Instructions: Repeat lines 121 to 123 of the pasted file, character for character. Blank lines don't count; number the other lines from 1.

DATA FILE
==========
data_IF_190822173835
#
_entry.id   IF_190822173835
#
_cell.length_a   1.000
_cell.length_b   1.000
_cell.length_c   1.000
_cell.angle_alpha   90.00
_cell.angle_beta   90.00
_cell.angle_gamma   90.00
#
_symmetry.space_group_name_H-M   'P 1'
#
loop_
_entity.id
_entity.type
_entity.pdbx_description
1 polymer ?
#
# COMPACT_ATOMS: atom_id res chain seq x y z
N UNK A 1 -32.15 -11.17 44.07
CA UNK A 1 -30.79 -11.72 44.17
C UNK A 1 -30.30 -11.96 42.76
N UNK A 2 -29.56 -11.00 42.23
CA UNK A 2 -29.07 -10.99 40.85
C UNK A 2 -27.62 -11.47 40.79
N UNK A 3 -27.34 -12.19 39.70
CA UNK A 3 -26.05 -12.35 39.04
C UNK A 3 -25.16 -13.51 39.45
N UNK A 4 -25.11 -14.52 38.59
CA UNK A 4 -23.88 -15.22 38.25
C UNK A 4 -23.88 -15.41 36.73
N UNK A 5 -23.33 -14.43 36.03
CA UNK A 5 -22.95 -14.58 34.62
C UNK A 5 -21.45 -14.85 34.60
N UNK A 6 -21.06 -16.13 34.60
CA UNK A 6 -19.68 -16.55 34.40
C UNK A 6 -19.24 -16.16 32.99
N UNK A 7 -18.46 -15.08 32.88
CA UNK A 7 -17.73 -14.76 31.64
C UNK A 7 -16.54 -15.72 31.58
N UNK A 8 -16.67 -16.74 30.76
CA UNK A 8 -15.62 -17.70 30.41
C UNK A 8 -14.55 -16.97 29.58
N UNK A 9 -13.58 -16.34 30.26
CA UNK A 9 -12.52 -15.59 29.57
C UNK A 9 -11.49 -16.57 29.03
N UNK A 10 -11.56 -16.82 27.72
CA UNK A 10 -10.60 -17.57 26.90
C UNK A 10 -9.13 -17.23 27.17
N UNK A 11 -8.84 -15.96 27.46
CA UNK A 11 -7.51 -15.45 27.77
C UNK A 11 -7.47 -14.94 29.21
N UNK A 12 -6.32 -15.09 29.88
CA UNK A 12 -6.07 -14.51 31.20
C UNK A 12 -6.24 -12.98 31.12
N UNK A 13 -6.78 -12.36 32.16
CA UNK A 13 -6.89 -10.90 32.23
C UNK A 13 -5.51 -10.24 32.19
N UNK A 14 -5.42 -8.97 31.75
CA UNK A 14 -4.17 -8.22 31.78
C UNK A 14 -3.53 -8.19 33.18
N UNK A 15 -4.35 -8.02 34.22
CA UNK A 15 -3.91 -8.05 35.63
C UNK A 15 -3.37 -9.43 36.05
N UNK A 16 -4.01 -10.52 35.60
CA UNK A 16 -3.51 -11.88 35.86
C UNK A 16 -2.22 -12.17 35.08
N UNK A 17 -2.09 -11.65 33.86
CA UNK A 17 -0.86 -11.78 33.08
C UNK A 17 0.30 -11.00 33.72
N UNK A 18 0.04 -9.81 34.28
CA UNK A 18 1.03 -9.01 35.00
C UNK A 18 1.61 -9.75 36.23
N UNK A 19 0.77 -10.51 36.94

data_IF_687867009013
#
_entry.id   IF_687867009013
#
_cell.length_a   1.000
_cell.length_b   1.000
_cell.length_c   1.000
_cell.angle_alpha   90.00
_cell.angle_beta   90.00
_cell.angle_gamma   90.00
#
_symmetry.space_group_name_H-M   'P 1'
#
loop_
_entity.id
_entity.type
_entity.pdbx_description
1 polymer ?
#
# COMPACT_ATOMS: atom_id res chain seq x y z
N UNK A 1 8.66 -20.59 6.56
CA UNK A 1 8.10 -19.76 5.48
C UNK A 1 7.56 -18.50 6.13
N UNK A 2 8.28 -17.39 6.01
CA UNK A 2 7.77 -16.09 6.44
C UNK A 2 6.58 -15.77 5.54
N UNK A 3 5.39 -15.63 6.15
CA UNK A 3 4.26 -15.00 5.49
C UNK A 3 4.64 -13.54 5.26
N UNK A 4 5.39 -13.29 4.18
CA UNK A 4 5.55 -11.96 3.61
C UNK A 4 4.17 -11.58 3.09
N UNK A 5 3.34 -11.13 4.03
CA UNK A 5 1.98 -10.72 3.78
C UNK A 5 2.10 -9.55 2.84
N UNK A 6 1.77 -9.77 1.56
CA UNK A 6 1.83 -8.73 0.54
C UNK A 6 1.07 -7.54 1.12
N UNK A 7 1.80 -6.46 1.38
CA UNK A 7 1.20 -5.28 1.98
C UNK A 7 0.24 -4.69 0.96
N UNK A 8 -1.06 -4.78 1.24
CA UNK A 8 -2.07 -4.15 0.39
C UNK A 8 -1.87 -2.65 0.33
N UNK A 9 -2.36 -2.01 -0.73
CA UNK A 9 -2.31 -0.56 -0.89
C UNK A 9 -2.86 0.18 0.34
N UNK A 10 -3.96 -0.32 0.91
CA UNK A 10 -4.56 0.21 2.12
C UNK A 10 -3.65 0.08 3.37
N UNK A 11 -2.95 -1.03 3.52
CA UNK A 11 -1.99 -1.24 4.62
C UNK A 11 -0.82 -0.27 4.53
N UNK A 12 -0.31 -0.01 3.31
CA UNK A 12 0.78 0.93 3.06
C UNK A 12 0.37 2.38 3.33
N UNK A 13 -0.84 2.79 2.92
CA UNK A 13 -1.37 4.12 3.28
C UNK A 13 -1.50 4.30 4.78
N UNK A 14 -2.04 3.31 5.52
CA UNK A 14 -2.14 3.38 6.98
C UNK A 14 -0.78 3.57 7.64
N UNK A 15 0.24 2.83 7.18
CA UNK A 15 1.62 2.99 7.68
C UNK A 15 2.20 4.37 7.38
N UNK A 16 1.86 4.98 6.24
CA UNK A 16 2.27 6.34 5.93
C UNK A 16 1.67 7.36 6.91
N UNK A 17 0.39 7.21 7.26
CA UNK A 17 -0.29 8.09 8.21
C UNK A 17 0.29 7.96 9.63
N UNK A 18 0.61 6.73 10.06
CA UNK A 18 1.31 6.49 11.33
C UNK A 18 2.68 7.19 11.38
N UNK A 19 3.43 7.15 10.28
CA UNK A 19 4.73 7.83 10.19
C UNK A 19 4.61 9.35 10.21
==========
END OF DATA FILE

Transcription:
CA UNK A 9 -2.31 -0.56 -0.89
C UNK A 9 -2.86 0.18 0.34
N UNK A 10 -3.96 -0.32 0.91